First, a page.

The National Labor Relations Board implemented new election rules on April 14, 2015. The new rules are an attempt to streamline and expedite the union election process, providing employees with a quick and efficient means to organize.
According to the NLRB Representation Case-Procedures Fact Sheet, “The final rule will streamline board procedures; increase transparency and uniformity across regions; eliminate or reduce unnecessary litigation, duplication, and delay; and update the board’s rules on documents and communications in light of modern communications technology.”
Among the most controversial of the new rules is the reduction of time in the union election process. Dubbed the “quickie election,” the new rule aims to shorten the amount of time between an employer’s receipt of an election petition from a union and when the employees can actually vote on union representation. Currently, 42 days separate the notification of an election from the actual election. The new rule reduces this time span to 13 days, or 10 days in certain circumstances.
Some contend the longer time period allows employers to coerce and harass employees into voting against union representation, either by over-emphasizing or lying to them about the alleged downsides and costs of organizing or by withholding pertinent information about it.
Notable changes under the new NLRB election rules
- Election petitions can be filed online
- Authorization cards must be filed simultaneously with the election petition
- The employer must complete a “statement of position” form describing, among other things, the issues it intends to raise at the pre-election hearing
- The regional director must set a pre-election hearing date eight days from service of the notice of petition. The hearing date may be extended by two business days by a showing of special circumstances or by four business days by a showing of extraordinary circumstances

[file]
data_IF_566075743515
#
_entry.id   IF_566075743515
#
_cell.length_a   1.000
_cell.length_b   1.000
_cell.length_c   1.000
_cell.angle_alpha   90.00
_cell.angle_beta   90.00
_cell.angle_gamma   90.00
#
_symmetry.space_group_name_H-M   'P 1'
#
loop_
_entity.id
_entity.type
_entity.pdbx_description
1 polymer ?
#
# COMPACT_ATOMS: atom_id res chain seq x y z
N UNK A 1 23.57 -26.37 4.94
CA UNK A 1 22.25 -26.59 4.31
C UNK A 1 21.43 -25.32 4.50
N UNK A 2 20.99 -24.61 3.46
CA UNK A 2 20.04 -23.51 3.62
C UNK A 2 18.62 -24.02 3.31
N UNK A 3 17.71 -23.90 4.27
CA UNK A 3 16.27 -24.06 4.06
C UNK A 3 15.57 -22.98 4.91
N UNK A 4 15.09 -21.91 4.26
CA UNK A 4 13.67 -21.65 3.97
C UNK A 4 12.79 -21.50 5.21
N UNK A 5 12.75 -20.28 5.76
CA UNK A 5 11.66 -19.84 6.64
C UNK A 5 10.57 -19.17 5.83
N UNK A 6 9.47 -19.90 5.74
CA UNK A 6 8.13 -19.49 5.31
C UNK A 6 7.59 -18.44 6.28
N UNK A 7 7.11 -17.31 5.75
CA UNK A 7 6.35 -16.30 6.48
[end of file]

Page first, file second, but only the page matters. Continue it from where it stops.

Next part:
- Employers are required to provide the union with a list of eligible voters (the so-called Excelsior list) within two days of a direction of election, including names, home addresses, home and cell phone numbers, email addresses, work locations, shifts, and classifications
For unions seeking a board-conducted election in the context of an organizing campaign, the new rules offer potentially powerful organizing tools—even in cases where a union ultimately loses or withdraws from an election. For building-trades unions seeking to convert from 8(f) to 9(a) representative status, the new rules should make what is generally a simple process even simpler.
Whatever your reason for pursuing a board-conducted election, NLRB’s new election rules are the status quo after April 14, 2015, so it behooves all union representatives to become familiar with them.
Who can help?
Based in Buffalo, New York, Lipsitz Green Scime Cambria’s labor and employment lawyers take great pride in having served unions and workers for more than 50 years. The seasoned and experienced labor and employment lawyers have been named to U.S.News/Best Lawyers “Best Law Firms” for Labor Law—Union, Employment Law, and Employee Benefits Law.
For assistance with filing a petition under the new election rules or any other labor matter, contact Lipsitz Green Scime Cambria today.
This article does not purport to give legal advice and is for informational purposes only.